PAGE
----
To meet College and Career-Ready standards in mathematics, classroom instruction must change dramatically.  As in past reform efforts, many look to professional development as a major force to propel this transformation, yet not enough is known about mathematics professional development programs that operate at scale in the United States. In this project, we evaluated one such program by randomly assigning 105 teachers to either an “as is” control group or to receive professional development designed to a) improve mathematical knowledge for teaching and b) help teachers revise their instruction to be more cognitively demanding and student-centered. We found positive impacts on teachers’ mathematical knowledge for teaching, but no effects on teaching or student outcomes, suggesting that a modest increment in mathematical knowledge may not by itself be sufficient to improve instruction or student outcomes.

Evaluation of High School Science Courses

This project collects evidence supporting the validity of test instruments and initial characterization of high school teachers' background and use of materials and pedagogies. The project is constructing and validating multiple forms of test instruments that can be used for the evaluation of interventions (e.g. professional development, implementation of new curricula) and the measurement of aspects of teacher knowledge (e.g. subject matter, knowledge of student misconceptions).

Lead Organization(s): 
Award Number: 
0732151
Funding Period: 
Wed, 08/15/2007 to Fri, 07/31/2009

Creation and Dissemination of Upper-elementary Mathematics Assessment Modules

This project has constructed, pilot tested, validated, and is now disseminating assessments of student achievement for use in upper elementary grades.
Lead Organization(s): 
Award Number: 
0831450
Funding Period: 
Fri, 05/01/2009 to Mon, 04/30/2012
Full Description: 
This project has constructed, pilot tested, validated, and is now disseminating assessments of student achievement for use in upper elementary grades. There are four equivalent forms for each of the fourth and fifth grades, with each form covering (1) number and operations, (2) pre-algebra and algebra, and (3) geometry and measurement. Items are based in the literature on student's cognitive growth and are meant to:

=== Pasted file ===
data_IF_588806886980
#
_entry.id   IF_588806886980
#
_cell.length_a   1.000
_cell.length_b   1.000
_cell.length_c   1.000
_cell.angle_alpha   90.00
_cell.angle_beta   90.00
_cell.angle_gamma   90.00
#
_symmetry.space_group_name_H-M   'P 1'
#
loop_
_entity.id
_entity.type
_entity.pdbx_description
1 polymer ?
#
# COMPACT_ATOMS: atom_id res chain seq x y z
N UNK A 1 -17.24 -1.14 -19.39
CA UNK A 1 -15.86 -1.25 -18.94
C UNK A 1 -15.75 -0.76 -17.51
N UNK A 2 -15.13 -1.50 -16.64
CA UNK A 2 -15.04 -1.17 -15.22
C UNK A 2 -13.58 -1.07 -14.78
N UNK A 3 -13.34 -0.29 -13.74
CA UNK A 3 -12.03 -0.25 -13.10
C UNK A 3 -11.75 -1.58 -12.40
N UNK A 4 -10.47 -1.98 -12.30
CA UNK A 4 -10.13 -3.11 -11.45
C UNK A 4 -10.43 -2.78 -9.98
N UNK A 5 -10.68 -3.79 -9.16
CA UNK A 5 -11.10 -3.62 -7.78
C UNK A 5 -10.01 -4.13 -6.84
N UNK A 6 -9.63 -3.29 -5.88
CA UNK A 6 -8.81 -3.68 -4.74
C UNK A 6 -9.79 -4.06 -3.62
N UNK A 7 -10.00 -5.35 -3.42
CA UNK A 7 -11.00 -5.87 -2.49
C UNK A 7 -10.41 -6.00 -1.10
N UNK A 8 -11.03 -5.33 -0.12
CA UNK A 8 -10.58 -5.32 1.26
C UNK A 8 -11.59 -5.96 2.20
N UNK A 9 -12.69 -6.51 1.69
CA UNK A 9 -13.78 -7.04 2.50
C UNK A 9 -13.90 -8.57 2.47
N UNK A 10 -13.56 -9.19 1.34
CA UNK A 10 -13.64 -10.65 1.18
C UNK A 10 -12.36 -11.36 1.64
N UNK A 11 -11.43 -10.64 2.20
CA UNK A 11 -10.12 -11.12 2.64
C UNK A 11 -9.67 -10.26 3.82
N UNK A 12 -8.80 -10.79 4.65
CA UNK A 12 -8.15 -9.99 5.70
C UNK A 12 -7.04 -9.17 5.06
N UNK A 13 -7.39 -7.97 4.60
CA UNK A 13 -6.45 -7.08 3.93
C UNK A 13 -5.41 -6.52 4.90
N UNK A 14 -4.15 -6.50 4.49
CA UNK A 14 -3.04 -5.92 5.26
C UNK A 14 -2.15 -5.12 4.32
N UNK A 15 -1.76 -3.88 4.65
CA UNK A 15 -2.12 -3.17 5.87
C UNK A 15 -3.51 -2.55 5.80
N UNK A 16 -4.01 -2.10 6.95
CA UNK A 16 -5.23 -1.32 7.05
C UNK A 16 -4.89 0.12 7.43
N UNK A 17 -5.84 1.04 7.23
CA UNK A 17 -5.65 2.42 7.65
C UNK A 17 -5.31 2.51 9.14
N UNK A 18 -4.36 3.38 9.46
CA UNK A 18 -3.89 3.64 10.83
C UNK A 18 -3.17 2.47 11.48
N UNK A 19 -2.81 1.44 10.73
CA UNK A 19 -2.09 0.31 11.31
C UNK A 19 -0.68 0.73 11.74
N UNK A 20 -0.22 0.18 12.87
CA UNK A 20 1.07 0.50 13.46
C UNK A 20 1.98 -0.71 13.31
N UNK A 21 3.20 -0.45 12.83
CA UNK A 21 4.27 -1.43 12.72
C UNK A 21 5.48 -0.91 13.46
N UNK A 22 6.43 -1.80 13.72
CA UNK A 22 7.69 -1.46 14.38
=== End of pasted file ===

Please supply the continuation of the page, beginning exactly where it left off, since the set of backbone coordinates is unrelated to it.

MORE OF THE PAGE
• Represent central ideas in the subject matter;
  • Focus on the meaning of facts and procedures; and
  • Require more complex responses than traditional multiple-choice problems. 
These forms and associated technical materials can be accessed at: http://cepr.harvard.edu/ncte-student-assessments

Helping Teachers to Use and Students To Learn From Contrasting Examples: A Scale-up Study in Algebra I

Several small-scale experimental classroom studies Star and Rittle-Johnson demonstrate the value of comparison in mathematics learning: Students who learned by comparing and contrasting alternative solution methods made greater gains in conceptual knowledge, procedural knowledge, and flexibility than those who studied the same solution methods one at a time. This study will extend that prior work by developing, piloting, and then evaluating the impact of comparison on students' learning of mathematics in a full-year algebra course.

Lead Organization(s): 
Award Number: 
0814571
Funding Period: 
Mon, 09/15/2008 to Tue, 08/31/2010

Simulation and Modeling in Technology Education (SMTE)

This project develops and researches the academic potential of a hybrid instructional model that infuses computer simulations, modeling, and educational gaming into middle school technology education programs. These prototypical materials use 3-D simulations and educational gaming to support students’ learning of STEM content and skills through developing solutions to design challenges.

Project Email: 
Lead Organization(s): 
Award Number: 
0821965
Funding Period: 
Fri, 08/01/2008 to Sun, 07/31/2011
Project Evaluator: 
Dr. Deborah Hecht